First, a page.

Sugar price cuts must stay

EU agriculture commissioner Mariann Fischer Boel has insisted that there is no scope for lesser price cuts under EU sugar reform.

“The proposed figure of 39% is not chosen by accident,” she told the European parliament’s agriculture committee on Tuesday (13 Sept).

“If we want to assure a well functioning restructuring scheme, manage imports without major disruption or avoid having to impose quota reductions, it all comes back to the same question – getting the price right.”

Anything less would leave the sugar market out of kilter, leading to continued uncertainty.

Mrs Fischer Boel played down concerns that the EU market would be flooded by imports as a result of the everything-but-arms (EBA) agreement.

Some have argued that benefiting countries will source even cheaper sugar from places like Brazil and ship it to the EU as their own.

The commissioner said that would amount to fraud. “EBA exporter countries have their own consumers to supply,” she added. “One should not assume that they would be prepared to send their entire production to the EU.”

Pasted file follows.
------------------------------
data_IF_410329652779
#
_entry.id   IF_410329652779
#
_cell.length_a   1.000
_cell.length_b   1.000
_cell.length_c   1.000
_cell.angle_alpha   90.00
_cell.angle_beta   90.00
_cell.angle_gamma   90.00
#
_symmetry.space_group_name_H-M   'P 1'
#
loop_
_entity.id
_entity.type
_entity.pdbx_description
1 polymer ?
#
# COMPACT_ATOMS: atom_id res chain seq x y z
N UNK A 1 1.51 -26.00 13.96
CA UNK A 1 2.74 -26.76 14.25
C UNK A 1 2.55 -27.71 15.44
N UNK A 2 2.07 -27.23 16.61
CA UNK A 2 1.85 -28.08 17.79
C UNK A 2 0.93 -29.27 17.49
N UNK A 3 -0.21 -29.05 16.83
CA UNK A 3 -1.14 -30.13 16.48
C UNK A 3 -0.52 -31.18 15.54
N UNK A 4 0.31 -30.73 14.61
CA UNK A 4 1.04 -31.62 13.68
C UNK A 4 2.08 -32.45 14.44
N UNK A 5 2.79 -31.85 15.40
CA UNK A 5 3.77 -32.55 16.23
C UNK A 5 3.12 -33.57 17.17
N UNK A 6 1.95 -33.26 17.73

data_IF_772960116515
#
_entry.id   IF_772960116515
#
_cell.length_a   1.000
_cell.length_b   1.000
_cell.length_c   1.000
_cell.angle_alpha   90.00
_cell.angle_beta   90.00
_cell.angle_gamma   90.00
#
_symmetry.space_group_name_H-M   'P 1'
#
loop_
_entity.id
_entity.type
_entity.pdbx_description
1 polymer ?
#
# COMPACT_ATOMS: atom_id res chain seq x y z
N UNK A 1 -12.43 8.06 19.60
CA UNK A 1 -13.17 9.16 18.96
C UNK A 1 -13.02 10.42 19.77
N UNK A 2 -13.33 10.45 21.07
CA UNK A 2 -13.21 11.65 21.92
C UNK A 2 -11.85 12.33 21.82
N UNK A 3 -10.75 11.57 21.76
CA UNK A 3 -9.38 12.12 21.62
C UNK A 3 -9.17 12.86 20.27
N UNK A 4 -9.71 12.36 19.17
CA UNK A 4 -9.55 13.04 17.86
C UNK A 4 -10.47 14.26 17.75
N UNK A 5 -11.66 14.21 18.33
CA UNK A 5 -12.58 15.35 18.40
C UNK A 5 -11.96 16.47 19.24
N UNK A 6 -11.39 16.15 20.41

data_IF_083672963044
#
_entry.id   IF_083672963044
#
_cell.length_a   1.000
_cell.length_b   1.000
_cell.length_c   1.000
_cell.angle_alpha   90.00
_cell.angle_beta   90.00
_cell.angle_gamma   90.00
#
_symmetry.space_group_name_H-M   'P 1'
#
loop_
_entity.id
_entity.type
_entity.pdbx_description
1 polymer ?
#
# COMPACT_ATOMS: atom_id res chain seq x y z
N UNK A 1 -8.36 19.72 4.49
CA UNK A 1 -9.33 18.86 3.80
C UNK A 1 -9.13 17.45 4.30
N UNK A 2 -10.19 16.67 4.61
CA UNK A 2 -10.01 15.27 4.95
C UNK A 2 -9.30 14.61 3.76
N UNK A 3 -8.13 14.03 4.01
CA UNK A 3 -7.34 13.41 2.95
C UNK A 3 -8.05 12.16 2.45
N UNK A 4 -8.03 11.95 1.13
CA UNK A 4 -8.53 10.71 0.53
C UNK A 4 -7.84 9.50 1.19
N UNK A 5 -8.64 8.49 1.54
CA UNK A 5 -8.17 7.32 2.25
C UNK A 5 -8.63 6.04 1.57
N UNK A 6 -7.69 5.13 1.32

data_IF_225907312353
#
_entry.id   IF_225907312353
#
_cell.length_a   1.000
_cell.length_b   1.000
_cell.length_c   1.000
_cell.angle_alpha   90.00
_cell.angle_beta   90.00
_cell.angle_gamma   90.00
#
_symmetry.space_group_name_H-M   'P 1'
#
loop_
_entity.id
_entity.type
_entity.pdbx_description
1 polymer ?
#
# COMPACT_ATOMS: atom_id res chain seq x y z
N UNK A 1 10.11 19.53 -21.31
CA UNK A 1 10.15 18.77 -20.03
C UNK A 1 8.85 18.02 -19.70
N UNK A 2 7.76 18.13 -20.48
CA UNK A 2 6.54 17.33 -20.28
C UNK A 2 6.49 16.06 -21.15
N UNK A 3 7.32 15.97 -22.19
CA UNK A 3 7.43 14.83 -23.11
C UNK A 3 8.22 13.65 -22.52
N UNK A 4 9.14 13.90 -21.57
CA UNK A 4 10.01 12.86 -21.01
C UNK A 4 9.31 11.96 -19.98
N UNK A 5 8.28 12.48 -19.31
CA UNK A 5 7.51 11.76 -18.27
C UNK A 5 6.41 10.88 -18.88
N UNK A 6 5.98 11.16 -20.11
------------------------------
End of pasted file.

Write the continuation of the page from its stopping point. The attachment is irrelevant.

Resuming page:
Mrs Fischer Boel estimated that EBA shipments would come to a maximum 2.2m tonnes, leaving 12.2m tonnes for EU beet growers.

But the MEPs were far from convinced. Danish Liberal Democrat Niels Busk was the only one to support the commission proposals.

Most others believed the price cuts would wipe out large swathes of EU production.

German Green Friedrich-Wilhelm Barringdorf said money for the restructuring scheme should be used to encourage the production of bio-fuels.

Mrs Fischer Boel said this could be included in the commission’s “biomass action plan” to be unveiled later this year.

* Brussels is poised to “declassify” between 1.4m tonnes and 2.5m tonnes of sugar for sale onto the world market as C sugar. The move is designed to reduce stocks ahead of the sugar reforms.

But other world producers say it is unacceptable dumping that contravenes the recent WTO ruling against C sugar.

The EU counters that that ruling has not yet come into force.


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